FOOD AID AND CHILD NUTRITION IN RURAL ETHIOPIA uri icon

abstract

  • Food aid programs have become increasingly important for disaster relief in many developing countries. In Ethiopia, a drought-stricken economy with one of the lowest per capita incomes in the world, food aid has amounted to almost 10 million metric tons (mt) from 1984 to 1998, almost 10 percent of annual cereal production. Because of the importance of food aid in Ethiopia, much effort has been devoted to evaluation of its effectiveness.....Many evaluations of food aid have examined its impact on household calorie availability. This paper focuses on the effects of food aid on individual nutritional status, as measured by indicators of child nutrition
  • This paper uses a unique panel data set from Ethiopia to examine the determinants of participation in and receipts of food aid through free distribution (FD) and food-for-work (FFW). Results show that aggregate rainfall and livestock shocks increase household participation in both FD and FFW. FFW also seems well targeted to asset-poor households. The probability of receiving FD does not appear to be targeted based on household wealth, but FD receipts are lower for wealthier households. The effects of FD and FFW on child nutritional status differ depending on the modality of food aid and the gender of the child. Both FFW and FD have a positive direct impact on weight for height. Households invest proceeds from FD in girls' nutrition, while earnings from FFW are manifested in better nutrition for boys. The effects of the gender of the aid recipient are not conclusive. (C) 2003 Elsevier Science Ltd. All rights reserved.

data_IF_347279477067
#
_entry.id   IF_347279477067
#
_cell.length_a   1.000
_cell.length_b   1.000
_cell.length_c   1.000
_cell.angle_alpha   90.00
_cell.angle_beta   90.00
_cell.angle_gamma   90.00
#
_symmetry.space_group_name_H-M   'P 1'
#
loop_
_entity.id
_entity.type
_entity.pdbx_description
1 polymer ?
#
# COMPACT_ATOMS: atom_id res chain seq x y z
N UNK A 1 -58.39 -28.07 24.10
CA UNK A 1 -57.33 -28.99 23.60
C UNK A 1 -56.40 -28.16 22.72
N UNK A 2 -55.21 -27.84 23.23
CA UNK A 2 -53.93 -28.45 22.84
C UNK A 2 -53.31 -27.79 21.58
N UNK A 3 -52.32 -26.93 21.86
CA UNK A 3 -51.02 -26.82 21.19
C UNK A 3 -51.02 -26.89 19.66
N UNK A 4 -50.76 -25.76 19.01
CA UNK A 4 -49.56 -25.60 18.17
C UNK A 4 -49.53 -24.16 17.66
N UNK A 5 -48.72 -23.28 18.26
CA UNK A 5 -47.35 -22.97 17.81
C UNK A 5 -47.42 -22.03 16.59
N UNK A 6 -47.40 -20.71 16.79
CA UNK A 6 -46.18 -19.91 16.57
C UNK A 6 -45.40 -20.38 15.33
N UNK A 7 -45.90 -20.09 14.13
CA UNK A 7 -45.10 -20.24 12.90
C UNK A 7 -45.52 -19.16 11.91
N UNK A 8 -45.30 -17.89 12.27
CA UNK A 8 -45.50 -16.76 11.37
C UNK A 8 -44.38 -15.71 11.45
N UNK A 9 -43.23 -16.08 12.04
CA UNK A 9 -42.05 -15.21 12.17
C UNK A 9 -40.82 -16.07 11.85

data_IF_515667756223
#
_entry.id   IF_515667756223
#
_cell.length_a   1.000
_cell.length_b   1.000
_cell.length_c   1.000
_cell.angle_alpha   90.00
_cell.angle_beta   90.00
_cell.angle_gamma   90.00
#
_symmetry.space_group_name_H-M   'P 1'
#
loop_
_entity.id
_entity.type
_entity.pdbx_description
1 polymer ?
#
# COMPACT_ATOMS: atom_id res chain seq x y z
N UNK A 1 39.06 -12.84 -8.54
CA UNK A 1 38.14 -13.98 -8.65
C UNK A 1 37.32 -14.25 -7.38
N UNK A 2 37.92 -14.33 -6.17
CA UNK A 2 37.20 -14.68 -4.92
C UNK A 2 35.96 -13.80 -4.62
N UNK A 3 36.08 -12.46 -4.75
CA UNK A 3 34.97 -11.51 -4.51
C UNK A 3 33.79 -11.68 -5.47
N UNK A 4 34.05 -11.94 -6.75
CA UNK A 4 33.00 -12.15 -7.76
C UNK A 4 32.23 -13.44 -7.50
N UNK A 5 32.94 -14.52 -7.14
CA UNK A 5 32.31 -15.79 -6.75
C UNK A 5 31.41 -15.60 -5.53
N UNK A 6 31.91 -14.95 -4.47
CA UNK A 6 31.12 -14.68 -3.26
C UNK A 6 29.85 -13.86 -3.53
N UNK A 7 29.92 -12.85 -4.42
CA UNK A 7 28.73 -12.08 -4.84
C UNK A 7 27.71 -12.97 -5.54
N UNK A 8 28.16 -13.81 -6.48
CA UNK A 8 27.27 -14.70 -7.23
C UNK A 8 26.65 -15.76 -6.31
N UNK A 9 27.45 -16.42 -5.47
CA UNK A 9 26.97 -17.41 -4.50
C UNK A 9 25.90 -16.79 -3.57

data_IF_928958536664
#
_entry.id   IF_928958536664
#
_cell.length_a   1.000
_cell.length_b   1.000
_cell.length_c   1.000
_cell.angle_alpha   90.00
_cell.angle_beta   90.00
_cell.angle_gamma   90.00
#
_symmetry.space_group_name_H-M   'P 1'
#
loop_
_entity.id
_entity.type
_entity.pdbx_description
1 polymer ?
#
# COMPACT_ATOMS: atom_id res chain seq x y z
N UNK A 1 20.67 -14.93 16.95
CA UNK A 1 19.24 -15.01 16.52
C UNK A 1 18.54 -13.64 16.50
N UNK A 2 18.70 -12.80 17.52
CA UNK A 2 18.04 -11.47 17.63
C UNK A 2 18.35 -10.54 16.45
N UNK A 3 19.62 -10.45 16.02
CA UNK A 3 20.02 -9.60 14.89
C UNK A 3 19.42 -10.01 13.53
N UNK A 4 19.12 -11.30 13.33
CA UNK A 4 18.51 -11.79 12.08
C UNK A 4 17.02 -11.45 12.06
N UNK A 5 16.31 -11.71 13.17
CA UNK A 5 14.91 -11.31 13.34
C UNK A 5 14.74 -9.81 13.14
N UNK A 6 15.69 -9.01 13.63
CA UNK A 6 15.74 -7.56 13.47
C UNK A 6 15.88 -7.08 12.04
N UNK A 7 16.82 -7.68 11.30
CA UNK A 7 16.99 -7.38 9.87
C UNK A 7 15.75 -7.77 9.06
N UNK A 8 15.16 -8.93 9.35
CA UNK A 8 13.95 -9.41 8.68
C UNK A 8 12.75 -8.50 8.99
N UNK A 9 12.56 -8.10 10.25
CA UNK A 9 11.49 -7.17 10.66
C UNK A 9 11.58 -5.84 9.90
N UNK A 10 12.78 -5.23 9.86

publication date

  • 2003
  • 2003
  • 2003
  • 2003